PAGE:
Sunday, February 17, 2019

The Other Side of the Night: The Carpathia, The Californian, and the Night the Titanic Was Lost


Rating: 4 Stars

I wanted so badly to give this book five stars because I agreed with much of it, right up to nearly the end at 82% when Butler flat out calls Stanley Lord (captain of the Californian) a sociopath. He very well may have been, but we can never know for sure. All we do know is that night, as the ocean swallowed up the grandest ship ever built, two men made very different choices. One chose to rush headfirst into danger in the hopes his ship could arrive in time to save the passengers of Titanic. The other simply ignored the information from his crew and went to sleep - and in the aftermath changed his story countless times.

Okay, so yes, when you put it that way, he sounds pretty sociopathic.

Another issue with the book was Butler's obvious bias. This did not really bother me, because I pretty much hold the low opinion of Lord that he does, but I can see how this would come across to someone who is a little more in-between or holds no strong opinion either way (except how can you not have a strong opinion about this? His ship was close enough to have rescued nearly everyone!)

This text is a contrasting study of two men, Captain Arthur Rostron of the Carpathia and Captain Stanley Lord of the Californian. Both men were informed early on of Titanic's precarious situation when they received the distress signals from the two brave young men who kept sending out signals until the very last possible moments when they too, finally had to try to save themselves.

This is a fresh perspective I believe, because Titanic is not the focus. Instead, the author looks at the actions of each captain, what those actions meant, and the aftermath of their decisions that night. While you often can get sections dedicated to this very sub-topic in books focusing on Titanic directly, this provides so many more in-depth details about what went on on either of the other ships as Titanic foundered. Butler does not spend time going over the timeline of events as they occurred for Titanic, as there are already a plethora of books that do just that (including another the author has written, called Unsinkable: The Full Story of the RMS Titanic, which is fantastic. But even better would be Walter Lord's A Night to Remember, which remains the number one book about the tragic event of April, 1912). Instead, the perspectives are strictly that of the two ships, what went on during the course of the evening on the Carpathia, and likewise the Californian. And believe me, they could not have been more opposite if they tried.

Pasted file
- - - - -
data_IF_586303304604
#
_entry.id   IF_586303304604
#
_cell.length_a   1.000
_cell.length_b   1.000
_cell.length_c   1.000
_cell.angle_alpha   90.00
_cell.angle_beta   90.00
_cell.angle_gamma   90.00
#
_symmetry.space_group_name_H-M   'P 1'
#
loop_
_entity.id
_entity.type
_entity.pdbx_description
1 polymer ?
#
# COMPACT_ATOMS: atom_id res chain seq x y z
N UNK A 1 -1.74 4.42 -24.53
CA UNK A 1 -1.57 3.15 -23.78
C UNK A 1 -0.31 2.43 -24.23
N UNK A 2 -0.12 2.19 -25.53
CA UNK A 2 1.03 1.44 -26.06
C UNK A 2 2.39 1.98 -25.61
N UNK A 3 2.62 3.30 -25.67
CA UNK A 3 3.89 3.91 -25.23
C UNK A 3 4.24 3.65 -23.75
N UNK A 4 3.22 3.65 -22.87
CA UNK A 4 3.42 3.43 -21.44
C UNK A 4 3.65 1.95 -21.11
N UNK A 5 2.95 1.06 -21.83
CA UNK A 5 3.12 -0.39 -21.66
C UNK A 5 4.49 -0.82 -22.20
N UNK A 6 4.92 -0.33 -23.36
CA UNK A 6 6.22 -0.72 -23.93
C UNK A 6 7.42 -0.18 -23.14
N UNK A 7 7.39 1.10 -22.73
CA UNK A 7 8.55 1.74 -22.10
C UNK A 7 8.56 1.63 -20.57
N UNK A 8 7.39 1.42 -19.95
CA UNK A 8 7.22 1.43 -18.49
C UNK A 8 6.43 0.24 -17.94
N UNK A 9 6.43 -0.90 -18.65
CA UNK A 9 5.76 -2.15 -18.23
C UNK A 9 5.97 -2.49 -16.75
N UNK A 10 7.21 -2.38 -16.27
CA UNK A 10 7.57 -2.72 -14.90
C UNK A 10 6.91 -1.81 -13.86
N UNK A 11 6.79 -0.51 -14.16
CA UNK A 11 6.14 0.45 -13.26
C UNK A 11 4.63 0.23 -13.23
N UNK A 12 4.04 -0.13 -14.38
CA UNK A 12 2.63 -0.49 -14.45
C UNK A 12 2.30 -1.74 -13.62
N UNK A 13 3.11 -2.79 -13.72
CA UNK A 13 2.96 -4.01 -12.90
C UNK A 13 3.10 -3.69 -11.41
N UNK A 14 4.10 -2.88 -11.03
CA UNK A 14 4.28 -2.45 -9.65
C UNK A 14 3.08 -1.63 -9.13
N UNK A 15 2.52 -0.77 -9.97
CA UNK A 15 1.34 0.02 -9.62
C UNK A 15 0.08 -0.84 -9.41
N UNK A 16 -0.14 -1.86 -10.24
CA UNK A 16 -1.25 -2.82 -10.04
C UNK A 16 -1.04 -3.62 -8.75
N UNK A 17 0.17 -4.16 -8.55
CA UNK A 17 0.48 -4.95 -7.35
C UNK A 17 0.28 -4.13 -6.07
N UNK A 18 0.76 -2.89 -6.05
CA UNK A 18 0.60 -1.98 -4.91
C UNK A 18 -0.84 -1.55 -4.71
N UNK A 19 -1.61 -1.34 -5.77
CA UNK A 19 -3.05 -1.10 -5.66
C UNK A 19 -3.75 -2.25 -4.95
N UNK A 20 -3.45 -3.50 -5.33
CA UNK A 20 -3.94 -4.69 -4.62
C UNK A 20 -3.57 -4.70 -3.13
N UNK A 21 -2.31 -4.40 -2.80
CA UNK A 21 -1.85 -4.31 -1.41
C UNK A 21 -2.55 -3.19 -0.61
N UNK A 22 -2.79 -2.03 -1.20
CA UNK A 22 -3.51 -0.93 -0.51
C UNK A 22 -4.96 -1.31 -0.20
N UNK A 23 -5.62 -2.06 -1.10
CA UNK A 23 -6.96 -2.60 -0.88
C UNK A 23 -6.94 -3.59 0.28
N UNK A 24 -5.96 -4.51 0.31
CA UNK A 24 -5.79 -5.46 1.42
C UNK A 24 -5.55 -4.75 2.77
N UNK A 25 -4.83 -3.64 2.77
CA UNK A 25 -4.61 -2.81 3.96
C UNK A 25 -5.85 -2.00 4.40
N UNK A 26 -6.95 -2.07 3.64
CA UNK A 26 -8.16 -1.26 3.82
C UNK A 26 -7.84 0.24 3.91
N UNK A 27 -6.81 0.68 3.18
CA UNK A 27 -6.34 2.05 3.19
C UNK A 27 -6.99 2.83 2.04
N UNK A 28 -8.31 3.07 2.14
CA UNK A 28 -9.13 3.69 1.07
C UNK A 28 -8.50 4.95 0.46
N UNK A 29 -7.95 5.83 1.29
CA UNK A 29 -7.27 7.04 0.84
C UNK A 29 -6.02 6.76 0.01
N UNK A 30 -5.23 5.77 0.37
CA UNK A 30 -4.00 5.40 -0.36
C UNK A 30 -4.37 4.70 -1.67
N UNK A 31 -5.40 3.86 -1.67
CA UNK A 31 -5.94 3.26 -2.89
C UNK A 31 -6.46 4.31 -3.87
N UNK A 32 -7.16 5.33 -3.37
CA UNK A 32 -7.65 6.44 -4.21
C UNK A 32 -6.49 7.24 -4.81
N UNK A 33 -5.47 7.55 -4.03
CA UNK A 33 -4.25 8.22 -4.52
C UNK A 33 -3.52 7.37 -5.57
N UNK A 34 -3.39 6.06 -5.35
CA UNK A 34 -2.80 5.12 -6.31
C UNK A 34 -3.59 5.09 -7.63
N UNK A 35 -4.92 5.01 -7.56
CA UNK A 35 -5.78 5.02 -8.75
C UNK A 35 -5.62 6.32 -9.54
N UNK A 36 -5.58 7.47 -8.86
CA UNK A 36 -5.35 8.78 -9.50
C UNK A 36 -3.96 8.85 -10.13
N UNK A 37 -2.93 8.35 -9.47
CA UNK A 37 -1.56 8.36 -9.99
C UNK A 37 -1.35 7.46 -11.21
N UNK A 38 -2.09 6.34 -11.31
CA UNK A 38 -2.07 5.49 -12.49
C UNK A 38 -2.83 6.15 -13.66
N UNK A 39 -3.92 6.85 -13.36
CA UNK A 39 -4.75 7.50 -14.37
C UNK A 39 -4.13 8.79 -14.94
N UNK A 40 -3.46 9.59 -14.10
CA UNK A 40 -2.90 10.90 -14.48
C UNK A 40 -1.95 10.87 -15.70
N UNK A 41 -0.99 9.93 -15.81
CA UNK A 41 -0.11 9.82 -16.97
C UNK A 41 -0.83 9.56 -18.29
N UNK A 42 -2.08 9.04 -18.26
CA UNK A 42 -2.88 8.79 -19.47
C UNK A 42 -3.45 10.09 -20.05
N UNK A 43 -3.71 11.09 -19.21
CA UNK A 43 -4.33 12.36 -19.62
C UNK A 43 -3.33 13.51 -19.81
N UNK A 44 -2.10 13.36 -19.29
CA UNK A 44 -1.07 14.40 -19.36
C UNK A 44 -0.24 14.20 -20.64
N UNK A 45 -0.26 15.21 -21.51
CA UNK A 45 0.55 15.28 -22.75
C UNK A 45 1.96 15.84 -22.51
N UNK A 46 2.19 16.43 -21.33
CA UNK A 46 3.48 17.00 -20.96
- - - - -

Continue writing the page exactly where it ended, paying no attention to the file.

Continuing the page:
Throughout the book Butler gives his analysis of the two men, their leadership styles, and how they ran their ships. I think his insights are valuable and his arguments clear. I don't feel like he went after Captain Lord because the story needed a villain - we already have plenty of those; mainly the men who decided that fewer lifeboats (cough*Ismay*cough) were necessary because they would crowd the deck. I think his criticism is justified because Lord chose to ignore a ship in distress. Whether he was actually a sociopath and didn't care, or he truly feared ramming an iceberg himself, we can't really know. However, given documentation about his leadership tendencies recorded for posterity, I personally do not think he was afraid of anything that night. Many arguments have been made that it was not Titanic that Lord's officers and crew saw that night, but even if this is true, so what? The bottom line remains that there was a ship in distress nearby, and Lord did nothing to come to their aid. Again, I think it is difficult to declare someone a sociopath decades after their death, perhaps he really was just a coward. Or lazy. Or all of the above. Lord's actions were pretty telling. There are two logs kept by officers. One log is the official one, where final entries are made regarding the goings-on of the ship. Then there is the scrap log, where the notes and such are first jotted down, before becoming part of the official log. Captain Lord had those scrap logs destroyed before anyone could see them. Doesn't sound like the actions of a man who did nothing wrong, to me at least. The author goes into a bit of detail about these two logs, again showing why Lord's actions are so questionable:

"It is a captain's responsibility to review the contents of the scrap log daily and approve, amend, pr correct entries, after which they are entered into the ship's formal log. The scrap log is kept as a back-up, though, and rarely disposed of during a voyage...The Californian's scrap log for the night of April 14-15, 1912, had vanished, and (that) the formal log contained no references whatsoever to the ship seen by three of Lord's officers, the rockets that ship fired, or Lord's order to attempt to contact the ship by Morse lamp - glaring omissions under any circumstances" (65%).


"The duplicity went even further, of course, including the inexplicable disappearance of the Californian's scrap log, for example, or the impossibly innocuous entries in the formal log for the morning of April 15, 1912. Falsifying a log entry is one of the most egregious offenses which any captain can commit, yet only someone truly credulous would believe that Stanley Lord was not responsible for the alterations and omissions found in the logbook of the Californian" (82%).